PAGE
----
Then flare the edges with a 5-in-1 tool to increase the bonding surface area. Because this process takes a toll on cutting tools, keep a small sharpening stone at hand to restore their edges.
To repair a crack in solid plaster, first mist it with water to prevent the patching compound from drying out too quickly.
Then fill it with a setting-type joint compound. Cover the filled crack with fiberglass tape and skim it with another layer of compound, then wipe it clean with a drywall knife. Use ready-mix compound for finish coats.
I countersink the plaster washers (slightly) to avoid having to feather the joint compound to create a flush appearance.
I predrill using a 1 1/ 4-inch carbide hole saw, which can be adjusted so the pilot doesn't bore into the wood.
Fastening with 2 1/2-inch screws into the studs clamps the plaster under the washers. If the spaces between washers are still spongy, attach the washers to the lath with 1 1/4-inch drywall screws.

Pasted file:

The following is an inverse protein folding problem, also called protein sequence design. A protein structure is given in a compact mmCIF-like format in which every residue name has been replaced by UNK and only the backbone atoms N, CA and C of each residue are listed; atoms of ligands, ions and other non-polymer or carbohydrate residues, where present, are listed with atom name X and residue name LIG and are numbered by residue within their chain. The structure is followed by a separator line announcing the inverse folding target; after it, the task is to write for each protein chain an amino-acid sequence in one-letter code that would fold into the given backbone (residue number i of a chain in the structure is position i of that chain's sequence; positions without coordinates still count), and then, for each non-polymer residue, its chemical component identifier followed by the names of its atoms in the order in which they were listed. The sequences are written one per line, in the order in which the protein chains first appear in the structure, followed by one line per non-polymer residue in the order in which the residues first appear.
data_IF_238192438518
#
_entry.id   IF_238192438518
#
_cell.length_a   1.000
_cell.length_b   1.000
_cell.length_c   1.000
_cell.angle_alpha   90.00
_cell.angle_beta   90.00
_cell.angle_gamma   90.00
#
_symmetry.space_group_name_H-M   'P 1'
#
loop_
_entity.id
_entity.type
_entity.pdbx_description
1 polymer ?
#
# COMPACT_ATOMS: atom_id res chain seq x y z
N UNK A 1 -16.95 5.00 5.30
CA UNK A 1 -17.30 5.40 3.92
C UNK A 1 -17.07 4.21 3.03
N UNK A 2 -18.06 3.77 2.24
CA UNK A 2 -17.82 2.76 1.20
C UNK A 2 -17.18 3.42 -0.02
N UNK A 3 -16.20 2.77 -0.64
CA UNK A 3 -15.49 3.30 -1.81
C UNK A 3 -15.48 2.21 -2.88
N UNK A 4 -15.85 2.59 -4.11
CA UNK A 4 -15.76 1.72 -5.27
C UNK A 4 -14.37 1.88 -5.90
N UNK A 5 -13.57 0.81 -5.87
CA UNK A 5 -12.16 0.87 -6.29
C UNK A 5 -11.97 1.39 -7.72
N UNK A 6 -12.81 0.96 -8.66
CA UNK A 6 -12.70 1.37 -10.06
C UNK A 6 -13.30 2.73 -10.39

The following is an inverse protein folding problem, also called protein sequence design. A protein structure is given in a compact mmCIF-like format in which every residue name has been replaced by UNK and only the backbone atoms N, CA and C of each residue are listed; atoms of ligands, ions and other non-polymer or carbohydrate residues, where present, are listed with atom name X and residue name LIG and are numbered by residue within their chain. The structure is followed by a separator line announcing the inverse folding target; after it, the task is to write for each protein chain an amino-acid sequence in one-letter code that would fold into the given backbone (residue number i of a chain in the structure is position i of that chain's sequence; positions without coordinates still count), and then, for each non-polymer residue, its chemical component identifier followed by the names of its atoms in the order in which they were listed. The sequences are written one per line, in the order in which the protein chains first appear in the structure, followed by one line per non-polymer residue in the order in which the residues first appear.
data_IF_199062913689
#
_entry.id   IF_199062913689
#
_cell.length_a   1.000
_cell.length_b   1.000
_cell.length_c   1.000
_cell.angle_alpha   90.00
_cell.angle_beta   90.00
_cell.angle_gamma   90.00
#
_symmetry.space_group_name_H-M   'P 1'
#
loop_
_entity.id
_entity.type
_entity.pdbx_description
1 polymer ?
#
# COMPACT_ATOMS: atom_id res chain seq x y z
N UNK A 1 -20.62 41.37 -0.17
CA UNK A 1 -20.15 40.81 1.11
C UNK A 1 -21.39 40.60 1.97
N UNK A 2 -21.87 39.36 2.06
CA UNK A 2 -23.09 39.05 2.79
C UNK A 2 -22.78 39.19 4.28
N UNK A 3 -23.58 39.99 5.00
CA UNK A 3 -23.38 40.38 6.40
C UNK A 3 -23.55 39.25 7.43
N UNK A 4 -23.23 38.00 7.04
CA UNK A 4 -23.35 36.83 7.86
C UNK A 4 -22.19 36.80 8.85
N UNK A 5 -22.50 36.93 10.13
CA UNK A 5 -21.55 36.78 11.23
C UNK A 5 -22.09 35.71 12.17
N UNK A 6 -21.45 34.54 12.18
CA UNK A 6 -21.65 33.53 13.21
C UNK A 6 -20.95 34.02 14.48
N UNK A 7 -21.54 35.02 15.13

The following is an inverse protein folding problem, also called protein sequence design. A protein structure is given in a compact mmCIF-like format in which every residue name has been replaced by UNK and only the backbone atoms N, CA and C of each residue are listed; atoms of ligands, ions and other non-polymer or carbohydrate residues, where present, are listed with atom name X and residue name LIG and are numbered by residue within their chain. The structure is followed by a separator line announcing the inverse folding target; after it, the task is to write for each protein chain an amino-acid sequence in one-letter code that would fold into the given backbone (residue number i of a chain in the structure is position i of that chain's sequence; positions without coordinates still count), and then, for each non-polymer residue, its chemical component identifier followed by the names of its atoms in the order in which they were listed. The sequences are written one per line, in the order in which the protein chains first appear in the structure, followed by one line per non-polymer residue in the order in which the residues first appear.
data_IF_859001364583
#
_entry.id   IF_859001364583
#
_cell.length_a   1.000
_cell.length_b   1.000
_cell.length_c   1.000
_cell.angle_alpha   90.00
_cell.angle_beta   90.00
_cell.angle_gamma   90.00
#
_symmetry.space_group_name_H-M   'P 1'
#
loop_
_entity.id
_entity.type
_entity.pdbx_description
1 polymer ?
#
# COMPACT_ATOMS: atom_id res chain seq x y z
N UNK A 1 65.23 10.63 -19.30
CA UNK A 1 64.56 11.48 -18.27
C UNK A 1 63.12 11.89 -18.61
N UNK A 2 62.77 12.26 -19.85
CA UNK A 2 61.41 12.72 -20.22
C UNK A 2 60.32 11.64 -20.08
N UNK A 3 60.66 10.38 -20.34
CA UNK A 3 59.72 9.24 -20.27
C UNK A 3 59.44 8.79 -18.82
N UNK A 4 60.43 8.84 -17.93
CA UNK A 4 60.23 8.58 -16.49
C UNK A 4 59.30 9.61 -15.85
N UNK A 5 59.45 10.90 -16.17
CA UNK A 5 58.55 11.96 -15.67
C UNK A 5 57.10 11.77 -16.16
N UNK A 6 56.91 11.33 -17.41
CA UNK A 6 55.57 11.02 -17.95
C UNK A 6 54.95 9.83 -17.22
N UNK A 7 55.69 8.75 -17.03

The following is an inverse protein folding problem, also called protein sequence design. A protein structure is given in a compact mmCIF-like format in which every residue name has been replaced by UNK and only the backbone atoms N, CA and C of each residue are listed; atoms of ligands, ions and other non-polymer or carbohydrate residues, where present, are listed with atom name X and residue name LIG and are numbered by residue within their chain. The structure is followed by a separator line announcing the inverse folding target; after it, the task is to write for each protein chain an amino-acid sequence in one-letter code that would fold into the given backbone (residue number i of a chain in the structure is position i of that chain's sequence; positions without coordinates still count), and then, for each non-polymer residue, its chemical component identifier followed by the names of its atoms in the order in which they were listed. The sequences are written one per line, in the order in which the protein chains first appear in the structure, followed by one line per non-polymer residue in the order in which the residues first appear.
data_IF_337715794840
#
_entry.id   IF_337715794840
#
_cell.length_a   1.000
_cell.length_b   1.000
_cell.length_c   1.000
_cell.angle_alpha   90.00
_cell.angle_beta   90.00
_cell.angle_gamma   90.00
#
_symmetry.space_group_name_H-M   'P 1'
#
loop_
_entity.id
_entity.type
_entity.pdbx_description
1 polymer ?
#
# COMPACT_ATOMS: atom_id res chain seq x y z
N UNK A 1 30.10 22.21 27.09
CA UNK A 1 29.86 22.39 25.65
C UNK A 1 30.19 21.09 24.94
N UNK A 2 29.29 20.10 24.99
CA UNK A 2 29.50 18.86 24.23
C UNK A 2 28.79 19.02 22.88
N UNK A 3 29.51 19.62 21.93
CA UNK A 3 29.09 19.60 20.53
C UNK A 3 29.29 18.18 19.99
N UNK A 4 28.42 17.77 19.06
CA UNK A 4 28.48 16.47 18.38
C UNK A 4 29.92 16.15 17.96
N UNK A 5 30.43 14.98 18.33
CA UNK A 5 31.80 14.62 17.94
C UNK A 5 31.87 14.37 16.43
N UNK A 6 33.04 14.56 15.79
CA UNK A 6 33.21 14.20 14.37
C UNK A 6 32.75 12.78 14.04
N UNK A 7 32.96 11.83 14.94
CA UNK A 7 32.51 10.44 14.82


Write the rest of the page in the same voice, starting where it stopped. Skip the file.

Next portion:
When used with drywall screws, these thin, perforated discs (Charles Street Supply Co., 800/382-4360, charlesstreetsupply.com) flatten under pressure, which draws the plaster tight to the substrate without causing new cracks.
Start by drilling a series of 1/4-inch holes every few inches, being careful to drill through the plaster without penetrating the lath. After vacuuming out the dust, squirt a little water into each of the holes, then inject the adhesive until it oozes out around the edges of the tip.
When plaster washers don’t provide enough clamping pressure, fasten plastic-covered 3/4-inch plywood over the glued area until the adhesive has cured.
To repair a small, severely damaged area, use a flat bar to pry off the loose, crumbling plaster, leaving the lath in place. Square off the edges with a knife and a straightedge, mark the stud locations, and fasten a drywall patch using 2-inch drywall screws. Where edges are fastened to lath alone, use construction adhesive and 1 1/4-inch drywall screws.
For most ceilings, drywall can be applied directly over the plaster. On this job, the furring created a space to run conduit for overhead lighting. When covering plaster walls (photos below), use 1/4-inch drywall to minimize the effect on trim profiles. To ensure a permanent bond, use both constructive adhesive and screws to fasten the thinner material.
To ensure a permanent bond, use both constructive adhesive and screws to fasten the thinner material.
The author used the Nu-Wal Plaster Restoration System to quickly stabilize cracked plaster in a closet without increasing the wall thickness.